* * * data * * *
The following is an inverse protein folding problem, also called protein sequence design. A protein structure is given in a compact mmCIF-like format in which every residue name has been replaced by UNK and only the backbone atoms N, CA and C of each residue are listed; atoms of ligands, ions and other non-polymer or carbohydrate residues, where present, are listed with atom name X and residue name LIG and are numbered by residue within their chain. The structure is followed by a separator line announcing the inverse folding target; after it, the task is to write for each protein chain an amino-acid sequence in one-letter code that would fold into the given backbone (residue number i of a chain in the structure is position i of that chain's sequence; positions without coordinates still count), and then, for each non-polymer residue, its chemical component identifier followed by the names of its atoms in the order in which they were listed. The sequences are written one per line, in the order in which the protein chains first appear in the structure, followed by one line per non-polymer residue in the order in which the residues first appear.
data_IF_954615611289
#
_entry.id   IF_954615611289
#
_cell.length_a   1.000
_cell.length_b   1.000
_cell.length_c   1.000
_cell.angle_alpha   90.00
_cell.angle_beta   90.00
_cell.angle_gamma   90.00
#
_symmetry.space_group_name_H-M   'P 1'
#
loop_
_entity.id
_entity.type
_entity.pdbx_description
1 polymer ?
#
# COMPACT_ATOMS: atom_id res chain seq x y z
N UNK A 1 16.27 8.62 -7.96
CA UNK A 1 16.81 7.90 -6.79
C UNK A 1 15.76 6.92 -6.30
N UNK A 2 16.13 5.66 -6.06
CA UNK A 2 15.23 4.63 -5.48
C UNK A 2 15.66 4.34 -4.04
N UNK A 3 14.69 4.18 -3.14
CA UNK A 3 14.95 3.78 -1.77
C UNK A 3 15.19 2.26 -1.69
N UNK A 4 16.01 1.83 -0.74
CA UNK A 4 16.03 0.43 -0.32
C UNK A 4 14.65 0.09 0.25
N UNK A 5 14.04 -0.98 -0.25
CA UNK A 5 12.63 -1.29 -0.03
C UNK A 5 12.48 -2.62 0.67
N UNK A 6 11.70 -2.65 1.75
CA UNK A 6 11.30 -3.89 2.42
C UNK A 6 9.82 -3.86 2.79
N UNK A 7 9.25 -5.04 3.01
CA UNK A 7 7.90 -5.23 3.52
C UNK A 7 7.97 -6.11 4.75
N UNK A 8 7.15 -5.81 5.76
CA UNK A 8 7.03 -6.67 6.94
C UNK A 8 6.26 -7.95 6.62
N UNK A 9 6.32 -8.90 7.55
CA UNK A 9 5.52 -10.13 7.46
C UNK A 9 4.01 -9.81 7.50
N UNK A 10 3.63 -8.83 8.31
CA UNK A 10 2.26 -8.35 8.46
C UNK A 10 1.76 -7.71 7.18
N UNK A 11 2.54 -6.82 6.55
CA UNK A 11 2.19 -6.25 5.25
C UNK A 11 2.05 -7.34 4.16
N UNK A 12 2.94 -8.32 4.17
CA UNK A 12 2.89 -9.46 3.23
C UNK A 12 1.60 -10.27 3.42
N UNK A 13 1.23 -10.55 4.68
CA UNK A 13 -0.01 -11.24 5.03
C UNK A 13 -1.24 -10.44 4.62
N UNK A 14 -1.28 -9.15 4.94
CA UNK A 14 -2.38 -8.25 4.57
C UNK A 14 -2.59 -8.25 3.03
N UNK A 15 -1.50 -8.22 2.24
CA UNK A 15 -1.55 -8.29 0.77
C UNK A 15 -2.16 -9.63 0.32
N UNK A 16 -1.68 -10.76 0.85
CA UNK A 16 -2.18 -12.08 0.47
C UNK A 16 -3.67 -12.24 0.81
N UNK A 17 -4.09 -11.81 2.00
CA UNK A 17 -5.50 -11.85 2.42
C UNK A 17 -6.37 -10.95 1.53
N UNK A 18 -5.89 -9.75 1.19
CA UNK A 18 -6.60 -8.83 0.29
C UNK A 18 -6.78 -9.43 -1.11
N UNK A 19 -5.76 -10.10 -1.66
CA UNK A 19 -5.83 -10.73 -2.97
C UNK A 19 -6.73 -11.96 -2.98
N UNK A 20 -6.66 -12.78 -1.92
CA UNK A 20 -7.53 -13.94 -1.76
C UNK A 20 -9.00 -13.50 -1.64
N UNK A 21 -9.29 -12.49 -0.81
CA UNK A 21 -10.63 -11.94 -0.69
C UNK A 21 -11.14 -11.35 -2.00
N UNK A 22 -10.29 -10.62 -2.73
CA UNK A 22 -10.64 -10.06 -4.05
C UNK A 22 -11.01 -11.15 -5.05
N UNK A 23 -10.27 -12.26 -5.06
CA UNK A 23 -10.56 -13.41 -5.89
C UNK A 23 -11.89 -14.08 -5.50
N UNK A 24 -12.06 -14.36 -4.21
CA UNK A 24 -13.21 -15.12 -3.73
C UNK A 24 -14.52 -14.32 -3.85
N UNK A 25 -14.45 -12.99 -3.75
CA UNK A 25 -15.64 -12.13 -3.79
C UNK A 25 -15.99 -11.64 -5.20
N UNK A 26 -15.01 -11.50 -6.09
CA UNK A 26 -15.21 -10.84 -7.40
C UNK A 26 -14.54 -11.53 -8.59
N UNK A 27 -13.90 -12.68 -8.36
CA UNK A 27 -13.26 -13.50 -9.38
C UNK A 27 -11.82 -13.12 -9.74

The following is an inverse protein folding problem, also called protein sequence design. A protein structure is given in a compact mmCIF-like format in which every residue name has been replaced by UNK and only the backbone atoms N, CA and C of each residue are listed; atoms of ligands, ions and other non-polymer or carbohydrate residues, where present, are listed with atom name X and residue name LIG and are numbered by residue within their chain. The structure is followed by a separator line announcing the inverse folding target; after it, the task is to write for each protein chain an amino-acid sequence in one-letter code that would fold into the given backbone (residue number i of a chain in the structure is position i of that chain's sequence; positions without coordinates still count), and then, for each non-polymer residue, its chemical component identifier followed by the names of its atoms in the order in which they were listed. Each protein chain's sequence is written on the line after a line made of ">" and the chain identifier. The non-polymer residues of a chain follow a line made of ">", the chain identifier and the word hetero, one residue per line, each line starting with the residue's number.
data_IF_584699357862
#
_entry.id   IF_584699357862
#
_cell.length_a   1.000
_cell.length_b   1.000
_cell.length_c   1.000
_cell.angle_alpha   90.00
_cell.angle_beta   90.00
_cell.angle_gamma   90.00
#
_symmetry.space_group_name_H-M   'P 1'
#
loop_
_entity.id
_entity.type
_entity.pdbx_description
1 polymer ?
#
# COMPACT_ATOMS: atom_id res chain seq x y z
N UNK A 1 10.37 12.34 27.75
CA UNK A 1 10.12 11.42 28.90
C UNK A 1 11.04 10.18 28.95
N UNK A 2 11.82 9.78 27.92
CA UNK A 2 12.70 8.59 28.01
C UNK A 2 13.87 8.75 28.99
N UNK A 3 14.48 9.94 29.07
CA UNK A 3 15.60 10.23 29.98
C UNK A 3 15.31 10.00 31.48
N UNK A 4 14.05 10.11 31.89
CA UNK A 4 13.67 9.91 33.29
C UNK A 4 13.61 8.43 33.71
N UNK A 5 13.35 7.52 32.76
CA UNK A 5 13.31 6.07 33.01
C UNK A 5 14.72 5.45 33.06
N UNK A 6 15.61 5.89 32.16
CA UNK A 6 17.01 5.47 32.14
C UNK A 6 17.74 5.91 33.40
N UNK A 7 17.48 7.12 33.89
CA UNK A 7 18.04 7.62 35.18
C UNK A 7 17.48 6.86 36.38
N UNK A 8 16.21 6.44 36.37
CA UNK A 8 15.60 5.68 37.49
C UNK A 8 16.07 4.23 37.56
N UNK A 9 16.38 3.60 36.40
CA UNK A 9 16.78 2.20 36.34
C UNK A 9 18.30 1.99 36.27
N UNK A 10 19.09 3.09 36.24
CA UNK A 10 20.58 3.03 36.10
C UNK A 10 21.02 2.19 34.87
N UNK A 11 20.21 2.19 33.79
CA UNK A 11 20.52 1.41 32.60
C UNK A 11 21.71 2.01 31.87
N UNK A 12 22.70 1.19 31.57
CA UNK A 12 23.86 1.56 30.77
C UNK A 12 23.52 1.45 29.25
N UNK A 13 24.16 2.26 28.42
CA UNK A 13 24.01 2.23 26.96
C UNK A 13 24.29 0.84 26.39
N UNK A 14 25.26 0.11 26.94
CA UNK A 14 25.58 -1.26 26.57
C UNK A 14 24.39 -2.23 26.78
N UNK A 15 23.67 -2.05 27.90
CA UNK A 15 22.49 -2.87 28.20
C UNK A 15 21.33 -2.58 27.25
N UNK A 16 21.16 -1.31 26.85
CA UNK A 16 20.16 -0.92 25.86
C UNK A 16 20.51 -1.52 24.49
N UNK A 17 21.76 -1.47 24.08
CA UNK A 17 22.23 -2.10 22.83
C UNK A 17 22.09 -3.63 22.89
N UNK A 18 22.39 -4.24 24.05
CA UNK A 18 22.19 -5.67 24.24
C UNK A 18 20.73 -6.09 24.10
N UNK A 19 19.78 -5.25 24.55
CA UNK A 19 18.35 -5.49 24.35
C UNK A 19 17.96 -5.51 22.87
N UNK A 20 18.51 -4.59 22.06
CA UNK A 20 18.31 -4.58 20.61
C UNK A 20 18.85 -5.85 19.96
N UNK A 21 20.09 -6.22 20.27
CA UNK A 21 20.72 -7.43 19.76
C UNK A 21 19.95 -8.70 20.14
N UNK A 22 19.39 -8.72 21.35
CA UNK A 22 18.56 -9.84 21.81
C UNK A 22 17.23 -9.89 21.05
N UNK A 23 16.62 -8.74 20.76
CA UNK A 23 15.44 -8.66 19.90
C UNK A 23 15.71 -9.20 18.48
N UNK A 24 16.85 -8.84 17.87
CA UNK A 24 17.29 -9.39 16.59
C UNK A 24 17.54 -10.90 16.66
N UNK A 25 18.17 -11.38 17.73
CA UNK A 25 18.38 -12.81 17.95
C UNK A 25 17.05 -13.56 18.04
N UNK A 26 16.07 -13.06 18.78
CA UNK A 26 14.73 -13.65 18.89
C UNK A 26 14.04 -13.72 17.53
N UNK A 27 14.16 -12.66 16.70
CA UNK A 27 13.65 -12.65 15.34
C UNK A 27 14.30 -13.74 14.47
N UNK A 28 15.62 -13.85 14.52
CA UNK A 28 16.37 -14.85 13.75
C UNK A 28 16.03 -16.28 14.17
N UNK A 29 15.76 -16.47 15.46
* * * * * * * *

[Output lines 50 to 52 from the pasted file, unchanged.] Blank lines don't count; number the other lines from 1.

CA UNK A 10 2.26 -8.35 8.46
C UNK A 10 1.76 -7.71 7.18
N UNK A 11 2.54 -6.82 6.55